The History of Restaurant Week and How to Make it Work for You

New York City’s Restaurant Week is just a few weeks away! It’s running from July 23rd to August 17th.  Are you ready?

Restaurant week initially looked like an imprudent idea and a guaranteed money loser for restaurants. But since its inception, it has become one of the biggest trends across the nation. It has spread from city to city and from one week, to four.

The History of Restaurant Week

The History of Restaurant Week and How to Make it Work for You

Imagine it. It’s 1992 in New York City. The presidential election was just around the corner and Democratic candidate Bill Clinton was up for election. 15,000 reporters had descended upon the town to cover the Democratic National Convention and Tim Zagat and Joseph Baum were commissioned to find a means of entertainment for the visitors. What they came up with was a four-day event designed as a goodwill gesture towards the reporters and a PR booster for New York’s restaurant industry. What it became was the international institution that is Restaurant Week.

The menus were set, the prices were low, and the business boomed. Suddenly presented with the opportunity to experience fine-dining establishments that were far beyond their ordinary budget, reporters and citizens alike flocked to restaurants across the city. Some of the finest establishments in New York were offering three-course meals for $19.92. It was the great equalizer, and suddenly everyone in New York City was a millionaire. The siren song of Restaurant Week had begun.

How Restaurant Week can Benefit Your Business

The History of Restaurant Week and How to Make it Work for You

Restaurant Week continues to grow, adding scores of new restaurants annually. But maybe you are worried that any potential profits will be negated by the extremely low prices. Here are a few reasons why those low prices may not matter as much as you think.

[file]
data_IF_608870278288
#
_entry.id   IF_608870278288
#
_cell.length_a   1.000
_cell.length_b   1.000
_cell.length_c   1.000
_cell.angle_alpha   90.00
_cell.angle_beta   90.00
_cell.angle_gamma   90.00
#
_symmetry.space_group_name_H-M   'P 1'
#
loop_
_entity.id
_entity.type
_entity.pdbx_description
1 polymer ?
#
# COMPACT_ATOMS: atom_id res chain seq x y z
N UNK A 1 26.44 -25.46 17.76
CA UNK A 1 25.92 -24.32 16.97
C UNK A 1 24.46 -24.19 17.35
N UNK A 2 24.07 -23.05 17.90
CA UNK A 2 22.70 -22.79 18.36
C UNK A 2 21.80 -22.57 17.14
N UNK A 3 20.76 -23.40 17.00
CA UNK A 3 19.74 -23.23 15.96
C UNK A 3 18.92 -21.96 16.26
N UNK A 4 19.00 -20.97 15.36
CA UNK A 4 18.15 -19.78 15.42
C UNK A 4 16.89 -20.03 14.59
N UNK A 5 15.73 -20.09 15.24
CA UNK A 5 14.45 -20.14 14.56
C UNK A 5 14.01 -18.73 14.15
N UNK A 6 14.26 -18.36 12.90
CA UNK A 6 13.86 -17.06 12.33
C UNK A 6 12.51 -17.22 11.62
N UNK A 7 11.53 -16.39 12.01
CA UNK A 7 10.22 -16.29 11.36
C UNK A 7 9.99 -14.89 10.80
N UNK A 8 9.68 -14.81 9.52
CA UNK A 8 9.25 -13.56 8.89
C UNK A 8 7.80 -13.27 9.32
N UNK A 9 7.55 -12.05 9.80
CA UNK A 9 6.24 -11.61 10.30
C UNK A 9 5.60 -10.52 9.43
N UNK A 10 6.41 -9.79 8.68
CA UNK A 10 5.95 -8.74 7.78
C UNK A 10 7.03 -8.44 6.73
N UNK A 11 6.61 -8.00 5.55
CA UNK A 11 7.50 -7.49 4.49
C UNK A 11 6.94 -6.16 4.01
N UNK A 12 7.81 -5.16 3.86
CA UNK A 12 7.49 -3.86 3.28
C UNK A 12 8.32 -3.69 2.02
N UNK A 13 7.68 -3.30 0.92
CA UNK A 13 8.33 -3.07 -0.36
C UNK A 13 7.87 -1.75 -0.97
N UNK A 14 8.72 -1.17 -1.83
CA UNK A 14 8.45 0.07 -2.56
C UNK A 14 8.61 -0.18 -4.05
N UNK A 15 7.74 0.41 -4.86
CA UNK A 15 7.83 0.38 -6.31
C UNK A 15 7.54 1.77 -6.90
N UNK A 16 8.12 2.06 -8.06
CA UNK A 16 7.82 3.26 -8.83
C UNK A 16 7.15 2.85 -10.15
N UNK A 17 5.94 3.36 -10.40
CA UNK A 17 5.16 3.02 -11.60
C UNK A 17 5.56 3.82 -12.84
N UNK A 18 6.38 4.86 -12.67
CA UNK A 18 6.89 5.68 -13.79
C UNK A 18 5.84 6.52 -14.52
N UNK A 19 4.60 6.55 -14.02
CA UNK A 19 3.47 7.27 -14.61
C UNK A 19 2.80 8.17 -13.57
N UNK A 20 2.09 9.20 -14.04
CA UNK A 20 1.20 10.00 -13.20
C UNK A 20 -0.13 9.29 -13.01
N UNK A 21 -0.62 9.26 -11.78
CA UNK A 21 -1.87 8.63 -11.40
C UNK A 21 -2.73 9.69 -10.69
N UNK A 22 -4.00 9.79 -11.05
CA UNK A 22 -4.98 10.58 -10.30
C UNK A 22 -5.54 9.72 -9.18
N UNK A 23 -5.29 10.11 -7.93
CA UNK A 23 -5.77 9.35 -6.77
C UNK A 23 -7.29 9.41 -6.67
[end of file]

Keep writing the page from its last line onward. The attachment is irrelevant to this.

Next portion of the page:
Designed to fall around the slow periods for restaurants, (spring and early winter) Restaurant Week acts as a much-needed boost for businesses. Also being part of an organized city-wide event will not only improve your restaurant’s reputation but help secure your establishment in the mind of the public. Restaurant Week provides you with the opportunity to impress new guests turning a customer who may have never crossed your threshold into a repeat patron. All of these positive incentives coupled with the guaranteed increase in foot traffic will more than make up for that lowered price point.

Getting the Most Out of Restaurant Week

The History of Restaurant Week and How to Make it Work for You

During Restaurant Week guests are inundated with new food, good prices, and lavish treatment. Once you’ve decided to take the plunge, make sure your restaurant stands out from among the rest by trying a few of these tips:

Create the Perfect Menu

During Restaurant Week each establishment creates a special prix fixe menu. Use this opportunity to get creative. Consider offering a few experimental dishes. This does a number of things for your restaurant. It provides you with the perfect opportunity to see how the public will react to that new dish you’ve been toying around with. It also gives you the opportunity to stand out from the crowd. If you’re looking to appeal to new audiences and open up the potential for new diners, now is your chance.

Consider the Vegan

It’s a fact that more and more diners have restrictive diets. Whether it’s due to allergic or moral constraints, take this into consideration when creating your menu. We cannot be all things to all people, but be sure to offer at least one option for the vegan, the vegetarian, or the celiac among us.


Consider reaching out to another local business. You could feature a local winery or brewery on your menu. It’s good for the other business, boosts the local economy, increases your brand awareness, and shows that your business is a thoughtful and active member of the community.

Starting out as nothing more than a four-day event in New York City, Restaurant Week has grown into a phenomenon. It brings visitors, boosts sales, and incentivizes one of the most important things in business: Community. So whether you’ve been a part of Restaurant Week from the beginning or if this is your first time, make the effort to get involved. You’ll be glad you did.


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Hannah Abaffy

Pastry Chef & Recipe Development

Hannah Abaffy is a pastry chef and an active member of the culinary community. From working in kitchens to developing recipes, and creating menus for restaurants, she has been involved with food in one capacity or another for the past decade. After starting a food history blog, Hannah has been continuously writing and learning about the ever-changing realm of cuisine, its history, and its future. Since then her appetite to learn about and share all things that touch upon the world of food can only be described as voracious.

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